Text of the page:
Mr LaPierre does not represent the NRA's gun-owning members; the vast majority of the NRA's money comes from manufacturers and dealerships. The NRA represents businesses, not gun owners.

So you want your children going to school in an armed fortress? Is that really how you want our kids to spend their formative years?

Ok I am an outsider here. I'm not from the U.S. So I really don't get the attachment elements of 'Mericas society have to unrestricted firepower. I must admit I'm glad i don't.

The reality is there are proven answers to these problems. Just about every democracy in the world has the solution. Get firearms away from people who don't need them.

28th of April, 1986 Martin Bryant killed 35 people and injured 23 more at Port Arthur in Tasmania, Australia. It was a dark horrible day. I remember listening as a 13 year old to radio reports thinking that this couldn't be happening in my Australia.

In the wake of this tragedy Australia's gun laws where drastically tightened. Semi-Automatic weapons were banned from most of the population. In the years since no mass shooting like this have happened.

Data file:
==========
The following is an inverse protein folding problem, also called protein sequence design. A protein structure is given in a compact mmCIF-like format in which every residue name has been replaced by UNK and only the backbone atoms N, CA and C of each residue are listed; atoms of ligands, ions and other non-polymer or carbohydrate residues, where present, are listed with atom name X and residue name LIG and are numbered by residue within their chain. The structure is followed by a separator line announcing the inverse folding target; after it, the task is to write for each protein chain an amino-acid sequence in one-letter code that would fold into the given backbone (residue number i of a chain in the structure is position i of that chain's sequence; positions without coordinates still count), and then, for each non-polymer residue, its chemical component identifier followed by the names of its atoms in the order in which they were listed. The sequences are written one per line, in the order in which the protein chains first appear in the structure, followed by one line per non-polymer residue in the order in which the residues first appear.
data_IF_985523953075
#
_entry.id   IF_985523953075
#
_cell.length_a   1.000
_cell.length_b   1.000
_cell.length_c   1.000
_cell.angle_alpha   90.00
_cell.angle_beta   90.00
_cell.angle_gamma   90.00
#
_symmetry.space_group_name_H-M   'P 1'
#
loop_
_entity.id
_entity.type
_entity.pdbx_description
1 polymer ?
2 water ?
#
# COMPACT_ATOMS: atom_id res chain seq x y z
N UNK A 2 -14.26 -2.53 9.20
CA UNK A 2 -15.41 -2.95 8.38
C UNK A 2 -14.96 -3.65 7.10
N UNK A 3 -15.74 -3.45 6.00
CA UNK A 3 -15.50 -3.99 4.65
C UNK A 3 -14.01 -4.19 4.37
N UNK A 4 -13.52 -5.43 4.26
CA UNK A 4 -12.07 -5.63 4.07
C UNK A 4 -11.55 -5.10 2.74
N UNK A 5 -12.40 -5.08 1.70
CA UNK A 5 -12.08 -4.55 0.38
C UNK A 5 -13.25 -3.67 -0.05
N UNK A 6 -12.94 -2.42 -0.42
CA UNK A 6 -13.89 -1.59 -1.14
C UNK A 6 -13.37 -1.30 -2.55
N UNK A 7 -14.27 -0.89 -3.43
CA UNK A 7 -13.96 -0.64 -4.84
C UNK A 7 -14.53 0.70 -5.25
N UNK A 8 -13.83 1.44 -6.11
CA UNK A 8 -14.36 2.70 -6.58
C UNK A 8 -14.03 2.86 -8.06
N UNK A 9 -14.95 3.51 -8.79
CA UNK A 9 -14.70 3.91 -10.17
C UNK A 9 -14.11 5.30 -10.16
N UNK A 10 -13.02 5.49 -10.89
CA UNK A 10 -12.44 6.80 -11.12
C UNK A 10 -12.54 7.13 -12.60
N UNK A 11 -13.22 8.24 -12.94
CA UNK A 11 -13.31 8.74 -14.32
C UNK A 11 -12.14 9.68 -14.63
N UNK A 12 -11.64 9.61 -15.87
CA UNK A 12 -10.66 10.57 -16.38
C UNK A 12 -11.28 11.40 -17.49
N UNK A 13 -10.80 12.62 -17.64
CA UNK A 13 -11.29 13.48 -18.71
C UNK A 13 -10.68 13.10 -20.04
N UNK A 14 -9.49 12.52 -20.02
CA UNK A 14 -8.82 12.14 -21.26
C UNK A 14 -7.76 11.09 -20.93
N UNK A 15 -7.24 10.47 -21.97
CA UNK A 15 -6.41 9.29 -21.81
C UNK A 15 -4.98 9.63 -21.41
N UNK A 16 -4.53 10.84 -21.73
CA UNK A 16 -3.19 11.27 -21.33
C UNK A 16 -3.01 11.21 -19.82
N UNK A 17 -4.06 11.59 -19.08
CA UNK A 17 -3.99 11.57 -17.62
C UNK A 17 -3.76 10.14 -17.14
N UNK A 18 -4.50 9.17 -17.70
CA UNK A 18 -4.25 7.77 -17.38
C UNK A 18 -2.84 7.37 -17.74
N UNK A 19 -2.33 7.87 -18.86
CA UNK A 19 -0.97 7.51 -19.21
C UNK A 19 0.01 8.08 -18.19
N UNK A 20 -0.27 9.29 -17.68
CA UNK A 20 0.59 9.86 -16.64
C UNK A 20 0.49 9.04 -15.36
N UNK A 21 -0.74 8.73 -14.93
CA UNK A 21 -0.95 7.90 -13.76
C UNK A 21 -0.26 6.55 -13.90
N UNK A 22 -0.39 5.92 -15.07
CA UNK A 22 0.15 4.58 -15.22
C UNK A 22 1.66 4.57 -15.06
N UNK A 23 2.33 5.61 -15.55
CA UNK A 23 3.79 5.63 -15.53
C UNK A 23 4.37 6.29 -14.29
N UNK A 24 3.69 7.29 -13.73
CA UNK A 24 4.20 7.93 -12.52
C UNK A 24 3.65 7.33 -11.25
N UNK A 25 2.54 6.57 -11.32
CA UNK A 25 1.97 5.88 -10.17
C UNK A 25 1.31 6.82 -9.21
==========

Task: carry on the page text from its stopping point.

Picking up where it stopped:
Yes sure criminals still use guns to kill. You wont see them using military grade weapons though. Why use a big heavy rifle when a pistol will have the same effect.If they knew they chanced coming up against someone armed with a gun logic dictates they would use bigger guns, and so on and so on. The reality here however they are more likely to use a knife. I don't know about you but I'd prefer to take my chances with a knife wielding bandit than one with a gun.

Maniacs like Anders Brevic (sorry if i misspell his name) can and WILL carry out mass murder even in a disarmed society. However the regularity of these sad events will only be increased if you actually make it easy for someone to get the guns in the first place.

I really hope that America takes this opportunity to re-evaluate this nasty aspect of its society.

MB

A mandatory background check of all transfers of firearms, sold or gifted, and curtailing multiple gun purchases by straw dealers (no sane person buys 20 AR 15's or AK 47's for their personal use) would go a long way in preventing unstable or criminal individual's access to firearms. A restriction on a clip's capacity, while, it wouldn't prevent lunatics on a killing spree, it would prevent the huge number of deaths that high capacity clips allow.